This course undertakes to study the philosophy of German émigré Leo Strauss. Like Arendt, Marcuse, Lévinas, and – indirectly – an entire generation of French thought, Leo Strauss was a student of Martin Heidegger's, who left for the U.S. with the Nazi ascension to power. Like so many others of his generation, Strauss was concerned throughout his life and work that the Nazi barbarism be avoided. Yet his conclusions differ strikingly from all of his contemporaries. This course will undertake to look at his philosophically and ethico-politically challenging work.
Agreeing with Heidegger et al that Nazism was an outgrowth of modern ideas and an unpolitical faith in technology, Strauss undertook a return to the ancients. He is famous for his contention that every great philosopher until at least Machiavelli wrote esoterically, presenting a publicly accessible message for the many, and a secret message about politics for those wise enough to decipher it. In more concrete terms, Strauss is more and more infamous for the influence he has had on the Washington neo-conservatives, including such high ranked officials and advisors as Richard Perle, Paul Wolfowitz and Abram Shulsky.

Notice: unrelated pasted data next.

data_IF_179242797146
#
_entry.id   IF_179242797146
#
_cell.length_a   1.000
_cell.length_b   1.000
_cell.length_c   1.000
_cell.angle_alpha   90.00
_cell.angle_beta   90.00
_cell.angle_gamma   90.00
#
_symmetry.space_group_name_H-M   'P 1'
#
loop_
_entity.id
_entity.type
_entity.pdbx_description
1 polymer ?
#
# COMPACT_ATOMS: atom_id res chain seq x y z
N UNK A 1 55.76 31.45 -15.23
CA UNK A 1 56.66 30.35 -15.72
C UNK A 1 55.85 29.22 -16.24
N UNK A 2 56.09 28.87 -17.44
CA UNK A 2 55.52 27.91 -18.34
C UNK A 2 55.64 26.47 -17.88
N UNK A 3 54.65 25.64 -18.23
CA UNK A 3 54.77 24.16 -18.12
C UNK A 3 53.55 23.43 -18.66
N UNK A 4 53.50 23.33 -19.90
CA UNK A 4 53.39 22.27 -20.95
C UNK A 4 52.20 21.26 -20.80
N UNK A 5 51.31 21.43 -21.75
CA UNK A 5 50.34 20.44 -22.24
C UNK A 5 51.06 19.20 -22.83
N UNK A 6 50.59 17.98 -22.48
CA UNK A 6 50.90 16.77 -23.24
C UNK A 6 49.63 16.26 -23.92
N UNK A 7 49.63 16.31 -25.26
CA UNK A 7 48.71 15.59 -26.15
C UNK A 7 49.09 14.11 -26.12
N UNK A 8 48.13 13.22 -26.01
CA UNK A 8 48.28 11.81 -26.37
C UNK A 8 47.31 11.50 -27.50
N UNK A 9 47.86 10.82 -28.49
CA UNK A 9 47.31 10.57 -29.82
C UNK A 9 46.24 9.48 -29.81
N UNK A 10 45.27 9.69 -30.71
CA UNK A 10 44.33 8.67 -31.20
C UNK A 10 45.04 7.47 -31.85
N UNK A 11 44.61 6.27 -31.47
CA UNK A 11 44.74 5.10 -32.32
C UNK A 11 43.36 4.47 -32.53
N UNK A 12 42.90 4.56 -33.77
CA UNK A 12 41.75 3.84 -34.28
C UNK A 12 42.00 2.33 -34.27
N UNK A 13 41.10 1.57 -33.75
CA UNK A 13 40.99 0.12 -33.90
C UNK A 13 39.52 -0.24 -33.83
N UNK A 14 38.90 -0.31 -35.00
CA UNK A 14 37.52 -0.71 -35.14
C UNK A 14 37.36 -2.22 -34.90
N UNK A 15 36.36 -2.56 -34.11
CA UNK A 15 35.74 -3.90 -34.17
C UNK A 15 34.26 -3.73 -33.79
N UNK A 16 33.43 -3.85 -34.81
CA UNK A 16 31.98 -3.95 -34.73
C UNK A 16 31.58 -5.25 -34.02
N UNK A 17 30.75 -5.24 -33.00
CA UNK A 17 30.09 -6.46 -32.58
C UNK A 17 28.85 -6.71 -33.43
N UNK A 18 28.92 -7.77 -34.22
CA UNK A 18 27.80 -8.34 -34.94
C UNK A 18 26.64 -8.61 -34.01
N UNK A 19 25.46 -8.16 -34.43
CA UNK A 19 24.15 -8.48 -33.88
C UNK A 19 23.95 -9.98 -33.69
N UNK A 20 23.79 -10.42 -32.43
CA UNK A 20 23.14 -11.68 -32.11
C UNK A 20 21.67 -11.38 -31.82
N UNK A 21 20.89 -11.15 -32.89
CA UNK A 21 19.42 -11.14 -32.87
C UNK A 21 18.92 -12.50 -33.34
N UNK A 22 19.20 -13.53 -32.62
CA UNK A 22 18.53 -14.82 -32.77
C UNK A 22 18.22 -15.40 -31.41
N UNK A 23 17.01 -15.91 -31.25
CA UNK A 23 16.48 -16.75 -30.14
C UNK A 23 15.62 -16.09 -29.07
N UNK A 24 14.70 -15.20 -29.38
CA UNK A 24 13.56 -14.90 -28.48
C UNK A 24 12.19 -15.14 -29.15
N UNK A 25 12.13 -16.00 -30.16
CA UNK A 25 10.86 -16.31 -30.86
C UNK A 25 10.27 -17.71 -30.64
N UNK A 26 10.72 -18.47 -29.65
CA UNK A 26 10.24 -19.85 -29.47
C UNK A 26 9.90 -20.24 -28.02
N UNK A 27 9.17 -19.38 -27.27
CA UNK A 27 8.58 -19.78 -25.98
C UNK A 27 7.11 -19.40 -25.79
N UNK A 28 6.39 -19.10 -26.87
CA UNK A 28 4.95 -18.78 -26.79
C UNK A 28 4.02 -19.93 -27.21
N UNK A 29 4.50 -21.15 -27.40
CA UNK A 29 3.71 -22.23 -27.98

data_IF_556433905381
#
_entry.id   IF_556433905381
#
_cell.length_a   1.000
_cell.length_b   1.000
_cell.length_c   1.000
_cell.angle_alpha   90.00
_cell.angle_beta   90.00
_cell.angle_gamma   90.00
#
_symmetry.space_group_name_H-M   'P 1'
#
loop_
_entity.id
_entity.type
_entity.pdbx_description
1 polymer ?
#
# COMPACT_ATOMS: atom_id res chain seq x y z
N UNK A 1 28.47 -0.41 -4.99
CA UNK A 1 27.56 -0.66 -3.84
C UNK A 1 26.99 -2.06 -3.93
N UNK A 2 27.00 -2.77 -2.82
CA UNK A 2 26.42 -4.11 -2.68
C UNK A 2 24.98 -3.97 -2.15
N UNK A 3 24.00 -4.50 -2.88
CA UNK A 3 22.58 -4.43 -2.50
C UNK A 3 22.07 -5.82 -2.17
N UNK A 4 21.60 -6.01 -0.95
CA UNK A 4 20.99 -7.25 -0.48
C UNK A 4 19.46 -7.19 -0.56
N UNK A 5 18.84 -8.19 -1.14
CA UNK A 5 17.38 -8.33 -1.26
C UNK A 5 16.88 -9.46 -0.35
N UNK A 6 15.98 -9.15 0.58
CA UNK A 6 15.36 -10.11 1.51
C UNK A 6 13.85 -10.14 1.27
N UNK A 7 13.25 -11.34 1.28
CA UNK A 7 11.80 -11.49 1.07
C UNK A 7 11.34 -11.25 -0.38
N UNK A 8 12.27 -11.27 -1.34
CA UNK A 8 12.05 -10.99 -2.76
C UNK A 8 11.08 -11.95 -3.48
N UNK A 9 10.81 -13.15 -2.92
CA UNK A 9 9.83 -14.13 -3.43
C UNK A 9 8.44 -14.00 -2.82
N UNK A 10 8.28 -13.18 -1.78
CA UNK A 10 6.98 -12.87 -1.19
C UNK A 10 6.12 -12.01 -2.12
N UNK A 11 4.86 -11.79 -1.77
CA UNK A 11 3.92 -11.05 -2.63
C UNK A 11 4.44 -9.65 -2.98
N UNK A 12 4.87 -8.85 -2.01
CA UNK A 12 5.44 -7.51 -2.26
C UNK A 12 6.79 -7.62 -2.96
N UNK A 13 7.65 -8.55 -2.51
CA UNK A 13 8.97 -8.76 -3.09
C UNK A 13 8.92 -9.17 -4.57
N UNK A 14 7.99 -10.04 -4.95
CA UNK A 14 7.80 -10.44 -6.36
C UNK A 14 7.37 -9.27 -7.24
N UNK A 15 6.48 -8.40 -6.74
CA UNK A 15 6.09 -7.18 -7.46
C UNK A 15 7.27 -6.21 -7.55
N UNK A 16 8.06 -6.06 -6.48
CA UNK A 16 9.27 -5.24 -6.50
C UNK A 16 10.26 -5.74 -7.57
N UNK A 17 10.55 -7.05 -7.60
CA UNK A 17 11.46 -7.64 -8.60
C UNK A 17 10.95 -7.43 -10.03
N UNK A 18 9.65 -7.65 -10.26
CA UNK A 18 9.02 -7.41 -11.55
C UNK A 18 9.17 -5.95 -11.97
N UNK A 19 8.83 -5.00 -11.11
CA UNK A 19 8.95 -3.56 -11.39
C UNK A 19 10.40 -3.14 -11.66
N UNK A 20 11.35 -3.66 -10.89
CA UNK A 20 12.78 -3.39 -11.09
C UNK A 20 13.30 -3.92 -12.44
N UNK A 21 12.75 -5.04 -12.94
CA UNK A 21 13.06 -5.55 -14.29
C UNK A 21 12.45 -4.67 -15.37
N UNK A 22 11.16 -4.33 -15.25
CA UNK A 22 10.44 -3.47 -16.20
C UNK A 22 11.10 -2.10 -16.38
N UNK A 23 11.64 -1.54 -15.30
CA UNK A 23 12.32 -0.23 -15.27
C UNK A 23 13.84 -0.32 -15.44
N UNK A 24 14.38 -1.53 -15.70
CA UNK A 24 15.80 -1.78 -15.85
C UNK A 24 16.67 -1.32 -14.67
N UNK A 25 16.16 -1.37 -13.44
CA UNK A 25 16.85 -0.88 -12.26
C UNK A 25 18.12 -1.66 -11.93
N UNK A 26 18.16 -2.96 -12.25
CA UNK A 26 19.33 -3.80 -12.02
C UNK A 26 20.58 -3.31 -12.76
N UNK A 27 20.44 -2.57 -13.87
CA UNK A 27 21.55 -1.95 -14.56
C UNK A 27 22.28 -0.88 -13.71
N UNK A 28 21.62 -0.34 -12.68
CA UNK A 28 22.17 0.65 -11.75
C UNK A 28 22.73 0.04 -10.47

Monday: Leo Strauss as Continental Philosopher: Strauss, the student of Heidegger
Tuesday: On Esoteric writing – Maimonides and Strauss’ great discovery
Wednesday: Strauss on the Ancients: Plato in particular
Thursday: Strauss on the Moderns: Machiavelli, Hobbes, Locke
Friday: Plato or Nietzsche: Strauss and his response to the ‘crisis’ of modern nihilism